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Meet This Female Entrepreneur, Rusamaza, Fixing Property Taxes For Rwandans In Diaspora

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If you own a property and you don’t have the time to manage how these properties are taxed, then there is a likelihood that you could find yourself in tax penalties.

Arguably, the risks for tax penalties are higher for those in the diaspora, for example. Such cases are no exception in Rwanda, where members of the diaspora community find themselves in tax penalties they have no knowledge about because they are miles away to understand the policies that affect their properties.

Iwacu Diaspora (IDN), a local company aspires to bring Rwandans closer to their properties in distance.

Daniella Rusamaza, the founder of the Iwacu Diaspora is a solution for the problem at hand.

She follows up properties of Rwandans living abroad, manages their properties, and makes sure that they have no tax illegalities.

Prior to launching the company, Rusamaza worked as a bank attendant, where she attended clients from diaspora whose properties were depreciating because they had no agent to look after them.  

According to Rusamaza, Iwacu Diaspora company ltd is a brainchild of a dire need to bring nearer the diaspora people to their properties.

“The idea of starting this company came when I was still a bank attendant where I worked for six years dealing with Rwandans in Diaspora who sought different services such as loans. Most of these people I met, however, highlighted the challenge of managing the properties they left home including houses, land, and other personal services. And I was inspired to start a company,” she says.

During her tenure as a bank attendant, Rusamaza learnt that the majority of Rwandans who lived abroad were hampered by the inability to manage their properties back home particularly those with rental houses, and at times, she could hear them lamenting for not being paid on time.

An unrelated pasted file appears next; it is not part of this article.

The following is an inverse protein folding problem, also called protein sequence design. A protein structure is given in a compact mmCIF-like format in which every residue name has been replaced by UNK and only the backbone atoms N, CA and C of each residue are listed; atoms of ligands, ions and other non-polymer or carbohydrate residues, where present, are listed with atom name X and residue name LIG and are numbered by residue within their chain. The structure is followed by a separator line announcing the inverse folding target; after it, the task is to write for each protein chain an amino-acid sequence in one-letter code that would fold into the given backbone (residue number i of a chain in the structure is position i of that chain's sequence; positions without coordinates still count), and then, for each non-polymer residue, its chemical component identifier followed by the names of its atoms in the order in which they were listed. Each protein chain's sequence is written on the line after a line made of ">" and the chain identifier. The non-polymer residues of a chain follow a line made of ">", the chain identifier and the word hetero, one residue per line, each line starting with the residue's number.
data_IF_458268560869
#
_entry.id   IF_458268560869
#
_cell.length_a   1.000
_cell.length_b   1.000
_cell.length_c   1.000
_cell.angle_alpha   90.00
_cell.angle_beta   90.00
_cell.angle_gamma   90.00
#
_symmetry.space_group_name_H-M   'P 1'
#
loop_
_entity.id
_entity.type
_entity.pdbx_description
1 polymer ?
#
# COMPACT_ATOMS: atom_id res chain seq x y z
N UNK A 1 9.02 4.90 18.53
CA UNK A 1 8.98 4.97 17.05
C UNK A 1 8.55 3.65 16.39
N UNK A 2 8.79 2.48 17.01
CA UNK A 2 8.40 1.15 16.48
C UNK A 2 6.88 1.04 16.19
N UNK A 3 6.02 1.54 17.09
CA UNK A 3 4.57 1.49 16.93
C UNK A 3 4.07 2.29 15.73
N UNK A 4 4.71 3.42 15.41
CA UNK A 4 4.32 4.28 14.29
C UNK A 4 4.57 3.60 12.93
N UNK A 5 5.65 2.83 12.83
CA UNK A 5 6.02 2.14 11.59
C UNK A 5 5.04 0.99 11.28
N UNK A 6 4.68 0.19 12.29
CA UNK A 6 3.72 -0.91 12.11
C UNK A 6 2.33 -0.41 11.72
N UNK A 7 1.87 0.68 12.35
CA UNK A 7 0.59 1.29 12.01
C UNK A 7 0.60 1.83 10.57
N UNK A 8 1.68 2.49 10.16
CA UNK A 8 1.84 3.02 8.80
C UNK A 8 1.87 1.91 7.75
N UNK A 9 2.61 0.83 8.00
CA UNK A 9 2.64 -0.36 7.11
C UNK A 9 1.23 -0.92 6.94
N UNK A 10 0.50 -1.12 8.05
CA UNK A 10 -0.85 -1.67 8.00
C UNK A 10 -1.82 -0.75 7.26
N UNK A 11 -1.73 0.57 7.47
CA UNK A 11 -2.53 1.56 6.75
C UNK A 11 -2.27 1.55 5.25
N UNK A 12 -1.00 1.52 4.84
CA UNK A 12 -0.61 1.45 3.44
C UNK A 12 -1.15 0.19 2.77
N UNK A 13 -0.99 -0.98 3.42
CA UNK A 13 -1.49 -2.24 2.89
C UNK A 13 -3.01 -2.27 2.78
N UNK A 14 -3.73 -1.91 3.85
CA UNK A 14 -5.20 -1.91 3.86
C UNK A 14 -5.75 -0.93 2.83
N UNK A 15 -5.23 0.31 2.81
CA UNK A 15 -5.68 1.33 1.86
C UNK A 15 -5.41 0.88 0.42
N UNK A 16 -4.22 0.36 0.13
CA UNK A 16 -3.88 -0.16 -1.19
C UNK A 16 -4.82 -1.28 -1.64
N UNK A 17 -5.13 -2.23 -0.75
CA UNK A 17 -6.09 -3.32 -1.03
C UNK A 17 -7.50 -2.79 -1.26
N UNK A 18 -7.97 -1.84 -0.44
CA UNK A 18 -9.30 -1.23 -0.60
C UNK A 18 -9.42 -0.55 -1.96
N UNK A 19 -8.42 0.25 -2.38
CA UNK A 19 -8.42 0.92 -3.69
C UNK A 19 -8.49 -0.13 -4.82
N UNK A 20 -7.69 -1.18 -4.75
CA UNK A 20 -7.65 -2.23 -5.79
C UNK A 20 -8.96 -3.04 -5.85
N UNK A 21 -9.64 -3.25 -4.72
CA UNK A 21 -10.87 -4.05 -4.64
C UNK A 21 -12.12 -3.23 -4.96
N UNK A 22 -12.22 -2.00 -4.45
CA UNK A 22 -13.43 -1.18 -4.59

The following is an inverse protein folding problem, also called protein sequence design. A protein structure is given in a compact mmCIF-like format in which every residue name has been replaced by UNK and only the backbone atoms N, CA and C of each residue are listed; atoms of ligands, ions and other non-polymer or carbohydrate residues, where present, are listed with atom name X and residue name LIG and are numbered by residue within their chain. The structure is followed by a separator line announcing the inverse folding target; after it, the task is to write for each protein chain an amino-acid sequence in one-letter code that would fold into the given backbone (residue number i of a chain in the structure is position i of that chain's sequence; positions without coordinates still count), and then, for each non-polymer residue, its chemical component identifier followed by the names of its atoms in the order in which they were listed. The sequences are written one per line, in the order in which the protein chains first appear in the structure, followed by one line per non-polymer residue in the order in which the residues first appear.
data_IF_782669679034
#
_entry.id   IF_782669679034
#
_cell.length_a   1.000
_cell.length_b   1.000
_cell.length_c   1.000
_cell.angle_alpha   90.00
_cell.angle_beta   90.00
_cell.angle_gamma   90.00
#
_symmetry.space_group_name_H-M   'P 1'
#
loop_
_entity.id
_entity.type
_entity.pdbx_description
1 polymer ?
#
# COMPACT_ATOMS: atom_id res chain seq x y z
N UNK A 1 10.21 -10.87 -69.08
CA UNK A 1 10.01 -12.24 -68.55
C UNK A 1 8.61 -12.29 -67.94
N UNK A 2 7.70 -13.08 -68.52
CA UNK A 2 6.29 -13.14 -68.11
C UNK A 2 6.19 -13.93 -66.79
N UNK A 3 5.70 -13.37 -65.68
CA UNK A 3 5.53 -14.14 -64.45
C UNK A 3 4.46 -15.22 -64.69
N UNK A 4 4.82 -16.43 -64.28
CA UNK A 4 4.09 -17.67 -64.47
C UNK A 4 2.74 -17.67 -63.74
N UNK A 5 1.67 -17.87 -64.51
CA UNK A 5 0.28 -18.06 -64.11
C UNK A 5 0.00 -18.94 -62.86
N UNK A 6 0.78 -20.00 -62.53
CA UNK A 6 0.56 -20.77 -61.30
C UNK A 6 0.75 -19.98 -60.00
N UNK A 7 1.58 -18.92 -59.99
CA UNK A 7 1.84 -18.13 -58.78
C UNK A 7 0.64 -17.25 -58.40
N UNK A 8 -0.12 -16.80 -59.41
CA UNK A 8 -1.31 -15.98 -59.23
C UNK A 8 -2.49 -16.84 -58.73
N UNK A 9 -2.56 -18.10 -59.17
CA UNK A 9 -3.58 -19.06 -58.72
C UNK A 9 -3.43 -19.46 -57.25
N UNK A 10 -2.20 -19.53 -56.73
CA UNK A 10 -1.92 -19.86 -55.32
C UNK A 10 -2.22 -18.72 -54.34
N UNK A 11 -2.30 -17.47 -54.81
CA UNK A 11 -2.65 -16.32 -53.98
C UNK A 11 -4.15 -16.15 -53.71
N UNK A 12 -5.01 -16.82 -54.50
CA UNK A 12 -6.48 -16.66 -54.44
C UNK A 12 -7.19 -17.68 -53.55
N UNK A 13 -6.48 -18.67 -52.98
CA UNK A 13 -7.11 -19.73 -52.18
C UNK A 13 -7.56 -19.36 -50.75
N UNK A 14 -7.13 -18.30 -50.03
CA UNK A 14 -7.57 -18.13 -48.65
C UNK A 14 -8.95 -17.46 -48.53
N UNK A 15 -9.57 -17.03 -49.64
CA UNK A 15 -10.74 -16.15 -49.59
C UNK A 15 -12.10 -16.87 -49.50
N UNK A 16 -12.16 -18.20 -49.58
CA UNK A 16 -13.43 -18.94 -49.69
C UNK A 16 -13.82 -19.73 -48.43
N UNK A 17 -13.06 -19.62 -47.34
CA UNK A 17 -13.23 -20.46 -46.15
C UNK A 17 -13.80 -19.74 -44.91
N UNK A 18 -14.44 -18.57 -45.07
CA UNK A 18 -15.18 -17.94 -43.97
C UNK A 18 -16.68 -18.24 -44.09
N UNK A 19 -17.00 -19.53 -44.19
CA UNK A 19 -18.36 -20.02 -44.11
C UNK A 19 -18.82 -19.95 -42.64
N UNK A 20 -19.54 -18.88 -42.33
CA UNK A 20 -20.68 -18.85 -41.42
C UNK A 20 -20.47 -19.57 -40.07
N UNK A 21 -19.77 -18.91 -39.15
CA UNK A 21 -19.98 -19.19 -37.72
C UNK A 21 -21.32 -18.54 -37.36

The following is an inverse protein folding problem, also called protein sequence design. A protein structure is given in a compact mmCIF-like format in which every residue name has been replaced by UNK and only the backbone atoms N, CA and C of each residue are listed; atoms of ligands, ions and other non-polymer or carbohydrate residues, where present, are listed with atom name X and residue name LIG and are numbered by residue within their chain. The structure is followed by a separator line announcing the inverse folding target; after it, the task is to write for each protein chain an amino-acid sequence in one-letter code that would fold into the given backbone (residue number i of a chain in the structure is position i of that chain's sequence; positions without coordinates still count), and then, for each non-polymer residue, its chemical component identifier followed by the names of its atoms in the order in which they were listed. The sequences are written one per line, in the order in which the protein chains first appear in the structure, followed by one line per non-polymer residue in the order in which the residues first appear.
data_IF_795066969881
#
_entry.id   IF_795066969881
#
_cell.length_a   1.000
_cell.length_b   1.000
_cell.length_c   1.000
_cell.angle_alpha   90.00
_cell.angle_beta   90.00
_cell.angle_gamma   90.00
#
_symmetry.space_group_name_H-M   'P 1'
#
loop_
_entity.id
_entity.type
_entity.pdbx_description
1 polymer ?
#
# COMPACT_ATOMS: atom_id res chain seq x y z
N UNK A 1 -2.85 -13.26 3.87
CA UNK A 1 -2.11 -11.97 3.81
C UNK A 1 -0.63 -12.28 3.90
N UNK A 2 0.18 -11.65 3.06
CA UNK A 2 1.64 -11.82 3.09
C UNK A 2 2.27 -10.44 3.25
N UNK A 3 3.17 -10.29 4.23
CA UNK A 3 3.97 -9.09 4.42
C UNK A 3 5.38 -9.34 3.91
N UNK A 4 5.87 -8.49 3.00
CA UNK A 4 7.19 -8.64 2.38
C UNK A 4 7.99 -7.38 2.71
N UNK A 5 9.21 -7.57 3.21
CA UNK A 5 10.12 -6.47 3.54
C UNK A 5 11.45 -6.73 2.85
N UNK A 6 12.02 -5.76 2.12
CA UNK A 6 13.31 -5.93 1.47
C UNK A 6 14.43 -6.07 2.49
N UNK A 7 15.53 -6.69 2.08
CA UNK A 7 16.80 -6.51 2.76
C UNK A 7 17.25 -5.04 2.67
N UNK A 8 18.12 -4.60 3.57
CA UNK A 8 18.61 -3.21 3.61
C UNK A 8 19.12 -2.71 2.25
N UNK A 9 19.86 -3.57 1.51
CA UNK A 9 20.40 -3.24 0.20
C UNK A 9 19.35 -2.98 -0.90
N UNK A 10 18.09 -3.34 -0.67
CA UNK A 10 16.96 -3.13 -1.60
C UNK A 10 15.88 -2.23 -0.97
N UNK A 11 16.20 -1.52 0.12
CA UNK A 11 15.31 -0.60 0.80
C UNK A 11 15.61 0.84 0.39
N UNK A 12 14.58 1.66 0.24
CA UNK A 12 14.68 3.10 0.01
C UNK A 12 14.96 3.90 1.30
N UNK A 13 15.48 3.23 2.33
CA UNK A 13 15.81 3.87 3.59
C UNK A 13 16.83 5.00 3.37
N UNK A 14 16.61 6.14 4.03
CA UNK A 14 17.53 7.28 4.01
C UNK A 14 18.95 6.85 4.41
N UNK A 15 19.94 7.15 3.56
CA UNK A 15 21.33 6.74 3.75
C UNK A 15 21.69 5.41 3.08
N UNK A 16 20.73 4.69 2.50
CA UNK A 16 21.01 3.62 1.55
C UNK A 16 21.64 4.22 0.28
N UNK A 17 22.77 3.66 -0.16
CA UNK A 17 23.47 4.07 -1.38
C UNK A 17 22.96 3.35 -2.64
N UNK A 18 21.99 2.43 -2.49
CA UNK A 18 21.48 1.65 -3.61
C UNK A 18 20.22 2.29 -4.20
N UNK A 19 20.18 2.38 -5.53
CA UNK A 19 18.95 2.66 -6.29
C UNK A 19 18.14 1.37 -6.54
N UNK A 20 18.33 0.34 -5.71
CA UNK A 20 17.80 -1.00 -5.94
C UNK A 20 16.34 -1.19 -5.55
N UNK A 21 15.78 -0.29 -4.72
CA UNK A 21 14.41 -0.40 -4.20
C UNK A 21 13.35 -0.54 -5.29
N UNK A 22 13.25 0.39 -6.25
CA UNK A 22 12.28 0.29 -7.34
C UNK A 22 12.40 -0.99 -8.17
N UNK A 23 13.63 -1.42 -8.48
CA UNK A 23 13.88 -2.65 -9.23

Furthermore, she discovered a number of Rwandans were incurring losses as a result of tax penalties and these discouraged their will of re-investments at home as a result.

“Through these challenges, I was inspired to start my company that would provide a solution to the problem at hand.” 

As a way of achieving the company’s target, for instance, Iwacu Company Diaspora Network is currently helping taxpayers in the diaspora to pay property taxes before they are caught with Rwanda Revenue Authority deadline scheduled to end on 31 this month.  

In addition, Rusamaza warns that delaying to declare taxes attracts unnecessary fines which the taxpayers can avoid before time.

“We are now helping diaspora people who want to declare their property tax in Rwanda. We strongly urge people to register before time set because penalties come with losing ownership rights of land and fines.”

“There are a number of people living abroad who have no information on paying taxes, some do not have their local agents to help them to re-register outdated land titles. So we are here as a bridge to help them sort all their tax payment by just accessing their UPI numbers.”

“Rwandans living abroad and those in the country should avoid late tax declaration on deadline because it can attract fines and remittances and the fines are always a burden,” she advises.